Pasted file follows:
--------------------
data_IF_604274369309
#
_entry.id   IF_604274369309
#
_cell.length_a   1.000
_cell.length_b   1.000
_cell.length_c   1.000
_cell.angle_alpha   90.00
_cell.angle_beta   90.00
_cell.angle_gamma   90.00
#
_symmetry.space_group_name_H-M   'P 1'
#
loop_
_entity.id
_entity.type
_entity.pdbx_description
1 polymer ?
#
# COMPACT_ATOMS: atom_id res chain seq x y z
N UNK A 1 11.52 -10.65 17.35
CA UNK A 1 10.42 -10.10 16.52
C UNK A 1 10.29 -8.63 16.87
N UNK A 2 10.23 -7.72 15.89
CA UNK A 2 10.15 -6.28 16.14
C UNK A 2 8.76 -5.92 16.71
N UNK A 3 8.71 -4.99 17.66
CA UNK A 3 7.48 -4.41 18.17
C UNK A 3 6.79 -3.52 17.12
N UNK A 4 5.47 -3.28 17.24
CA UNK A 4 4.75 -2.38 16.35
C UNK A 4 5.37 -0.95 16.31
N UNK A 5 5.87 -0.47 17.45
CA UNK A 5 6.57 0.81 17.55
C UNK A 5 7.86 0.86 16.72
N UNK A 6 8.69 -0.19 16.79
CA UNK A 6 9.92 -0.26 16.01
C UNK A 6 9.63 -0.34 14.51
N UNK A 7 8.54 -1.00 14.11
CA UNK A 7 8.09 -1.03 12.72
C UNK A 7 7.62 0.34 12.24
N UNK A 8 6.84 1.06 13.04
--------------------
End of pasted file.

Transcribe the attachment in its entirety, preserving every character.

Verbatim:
data_IF_604274369309
#
_entry.id   IF_604274369309
#
_cell.length_a   1.000
_cell.length_b   1.000
_cell.length_c   1.000
_cell.angle_alpha   90.00
_cell.angle_beta   90.00
_cell.angle_gamma   90.00
#
_symmetry.space_group_name_H-M   'P 1'
#
loop_
_entity.id
_entity.type
_entity.pdbx_description
1 polymer ?
#
# COMPACT_ATOMS: atom_id res chain seq x y z
N UNK A 1 11.52 -10.65 17.35
CA UNK A 1 10.42 -10.10 16.52
C UNK A 1 10.29 -8.63 16.87
N UNK A 2 10.23 -7.72 15.89
CA UNK A 2 10.15 -6.28 16.14
C UNK A 2 8.76 -5.92 16.71
N UNK A 3 8.71 -4.99 17.66
CA UNK A 3 7.48 -4.41 18.17
C UNK A 3 6.79 -3.52 17.12
N UNK A 4 5.47 -3.28 17.24
CA UNK A 4 4.75 -2.38 16.35
C UNK A 4 5.37 -0.95 16.31
N UNK A 5 5.87 -0.47 17.45
CA UNK A 5 6.57 0.81 17.55
C UNK A 5 7.86 0.86 16.72
N UNK A 6 8.69 -0.19 16.79
CA UNK A 6 9.92 -0.26 16.01
C UNK A 6 9.63 -0.34 14.51
N UNK A 7 8.54 -1.00 14.11
CA UNK A 7 8.09 -1.03 12.72
C UNK A 7 7.62 0.34 12.24
N UNK A 8 6.84 1.06 13.04